"Artists spanning a variety of genres and generations are submitting comments to the federal government’s U.S. Copyright Office .... demanding reforms to the antiquated DMCA which forces creators to police the entire Internet for instances of theft, placing an undue burden on these artists and unfairly favoring technology companies and rogue pirate sites," says a statement issued by the Recording Industry Association of America: Recording artistes including deadmau5, Tony Bennett, Pearl Jam and Bette Midler have filed petitions to the U.S. Copyright Office detailing their struggles with the “antiquated policies” and demanding reform to better “protect the future of the music industry, recording artists and songwriters,” according to a statement from the RIAA.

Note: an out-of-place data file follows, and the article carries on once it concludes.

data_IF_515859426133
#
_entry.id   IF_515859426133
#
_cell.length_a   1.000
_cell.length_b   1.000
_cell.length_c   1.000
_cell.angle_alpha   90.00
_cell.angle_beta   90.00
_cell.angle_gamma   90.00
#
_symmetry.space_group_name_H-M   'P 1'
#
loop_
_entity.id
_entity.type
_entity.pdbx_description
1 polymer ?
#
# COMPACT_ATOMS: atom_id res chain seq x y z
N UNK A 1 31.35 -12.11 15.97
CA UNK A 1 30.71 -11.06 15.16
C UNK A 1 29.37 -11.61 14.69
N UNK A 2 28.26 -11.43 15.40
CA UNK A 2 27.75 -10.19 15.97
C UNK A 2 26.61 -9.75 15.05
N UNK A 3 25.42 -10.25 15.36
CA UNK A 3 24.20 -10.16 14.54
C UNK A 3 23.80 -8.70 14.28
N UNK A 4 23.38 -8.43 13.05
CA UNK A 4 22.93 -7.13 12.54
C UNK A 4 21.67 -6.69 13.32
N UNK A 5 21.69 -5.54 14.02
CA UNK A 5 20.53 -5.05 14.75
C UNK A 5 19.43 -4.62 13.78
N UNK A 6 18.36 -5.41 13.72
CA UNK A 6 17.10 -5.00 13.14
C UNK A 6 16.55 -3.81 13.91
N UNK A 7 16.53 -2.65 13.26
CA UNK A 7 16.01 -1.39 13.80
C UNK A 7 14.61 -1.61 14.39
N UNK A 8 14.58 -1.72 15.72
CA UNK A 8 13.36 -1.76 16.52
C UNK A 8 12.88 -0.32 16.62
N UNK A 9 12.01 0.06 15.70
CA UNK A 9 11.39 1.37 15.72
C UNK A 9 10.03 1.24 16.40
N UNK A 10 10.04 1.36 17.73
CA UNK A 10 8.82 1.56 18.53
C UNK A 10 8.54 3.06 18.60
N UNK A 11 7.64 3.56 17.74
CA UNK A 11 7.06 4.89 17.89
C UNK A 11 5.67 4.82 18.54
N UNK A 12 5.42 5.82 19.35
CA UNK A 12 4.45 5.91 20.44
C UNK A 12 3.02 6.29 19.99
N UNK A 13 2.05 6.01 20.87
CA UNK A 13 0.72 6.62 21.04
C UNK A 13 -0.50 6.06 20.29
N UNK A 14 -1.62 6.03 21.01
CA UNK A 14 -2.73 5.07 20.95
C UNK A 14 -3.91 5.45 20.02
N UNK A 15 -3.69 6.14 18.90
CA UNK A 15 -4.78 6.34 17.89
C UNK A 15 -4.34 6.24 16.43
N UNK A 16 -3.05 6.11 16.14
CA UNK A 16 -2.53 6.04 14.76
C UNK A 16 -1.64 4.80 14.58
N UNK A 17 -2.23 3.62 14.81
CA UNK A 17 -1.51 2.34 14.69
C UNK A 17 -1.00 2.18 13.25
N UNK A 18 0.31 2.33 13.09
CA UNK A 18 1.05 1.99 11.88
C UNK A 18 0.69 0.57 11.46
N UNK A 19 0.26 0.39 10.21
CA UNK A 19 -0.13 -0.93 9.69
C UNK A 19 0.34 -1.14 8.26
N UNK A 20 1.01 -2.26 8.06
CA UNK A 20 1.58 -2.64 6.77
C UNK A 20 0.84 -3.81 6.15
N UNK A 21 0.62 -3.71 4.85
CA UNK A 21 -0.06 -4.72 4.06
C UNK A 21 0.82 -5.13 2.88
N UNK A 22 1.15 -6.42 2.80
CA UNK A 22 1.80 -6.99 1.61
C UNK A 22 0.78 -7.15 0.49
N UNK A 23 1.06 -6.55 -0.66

And an interesting take on the DMCA - and Google's lobbying - on The Register here:
"Copyright owners (it's hard to believe today) were once enormously powerful, while internet companies were fledglings. The balance struck allowed the ordinary Joe to remove material from intermediaries without having to consult a lawyer; a one-click, five-minute procedure.
Back then, there were no content ID robots to help automate the business of identifying material, and the burden of checking every envelope and package passing through the postal system would have been so onerous, nobody would have ever wanted to start a better post office.
But power has shifted radically over 20 years. The power now lies with the vast Silicon Valley plantation owners, who have aggregated wealth by ensuring you don't have any control over your own digital goods.
It's not surprising that this super-elite don't want to hand anything resembling "ownership" back to us. Their fortunes have come from monetizing an individual's work – amateur and professional – and selling ads against it. Whether it's Instagram "monetizing" your photos, or Google "monetizing" music on YouTube, it's a business that has worked at scale, and with the minimum of effort and engagement from Google or Facebook."
And ..... "Google's strategy more closely resembles that vintage "business model": the protection racket."